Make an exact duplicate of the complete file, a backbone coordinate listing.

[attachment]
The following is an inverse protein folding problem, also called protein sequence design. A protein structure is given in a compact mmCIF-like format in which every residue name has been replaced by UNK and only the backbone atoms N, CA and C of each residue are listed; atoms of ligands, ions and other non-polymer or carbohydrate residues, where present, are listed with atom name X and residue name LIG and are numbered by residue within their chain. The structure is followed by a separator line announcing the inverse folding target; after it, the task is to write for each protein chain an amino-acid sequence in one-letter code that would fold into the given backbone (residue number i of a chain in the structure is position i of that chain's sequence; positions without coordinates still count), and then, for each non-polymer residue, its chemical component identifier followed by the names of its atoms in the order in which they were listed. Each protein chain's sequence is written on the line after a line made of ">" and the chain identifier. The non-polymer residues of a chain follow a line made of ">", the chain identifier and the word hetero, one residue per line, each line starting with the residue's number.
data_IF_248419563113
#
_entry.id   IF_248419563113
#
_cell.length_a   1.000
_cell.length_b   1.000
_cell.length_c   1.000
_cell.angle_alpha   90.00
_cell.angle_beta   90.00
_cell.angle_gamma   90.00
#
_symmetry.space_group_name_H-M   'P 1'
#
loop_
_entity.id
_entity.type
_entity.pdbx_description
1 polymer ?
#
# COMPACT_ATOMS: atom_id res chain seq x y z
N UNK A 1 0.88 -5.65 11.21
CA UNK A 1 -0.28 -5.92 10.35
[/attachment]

The following is an inverse protein folding problem, also called protein sequence design. A protein structure is given in a compact mmCIF-like format in which every residue name has been replaced by UNK and only the backbone atoms N, CA and C of each residue are listed; atoms of ligands, ions and other non-polymer or carbohydrate residues, where present, are listed with atom name X and residue name LIG and are numbered by residue within their chain. The structure is followed by a separator line announcing the inverse folding target; after it, the task is to write for each protein chain an amino-acid sequence in one-letter code that would fold into the given backbone (residue number i of a chain in the structure is position i of that chain's sequence; positions without coordinates still count), and then, for each non-polymer residue, its chemical component identifier followed by the names of its atoms in the order in which they were listed. Each protein chain's sequence is written on the line after a line made of ">" and the chain identifier. The non-polymer residues of a chain follow a line made of ">", the chain identifier and the word hetero, one residue per line, each line starting with the residue's number.
data_IF_248419563113
#
_entry.id   IF_248419563113
#
_cell.length_a   1.000
_cell.length_b   1.000
_cell.length_c   1.000
_cell.angle_alpha   90.00
_cell.angle_beta   90.00
_cell.angle_gamma   90.00
#
_symmetry.space_group_name_H-M   'P 1'
#
loop_
_entity.id
_entity.type
_entity.pdbx_description
1 polymer ?
#
# COMPACT_ATOMS: atom_id res chain seq x y z
N UNK A 1 0.88 -5.65 11.21
CA UNK A 1 -0.28 -5.92 10.35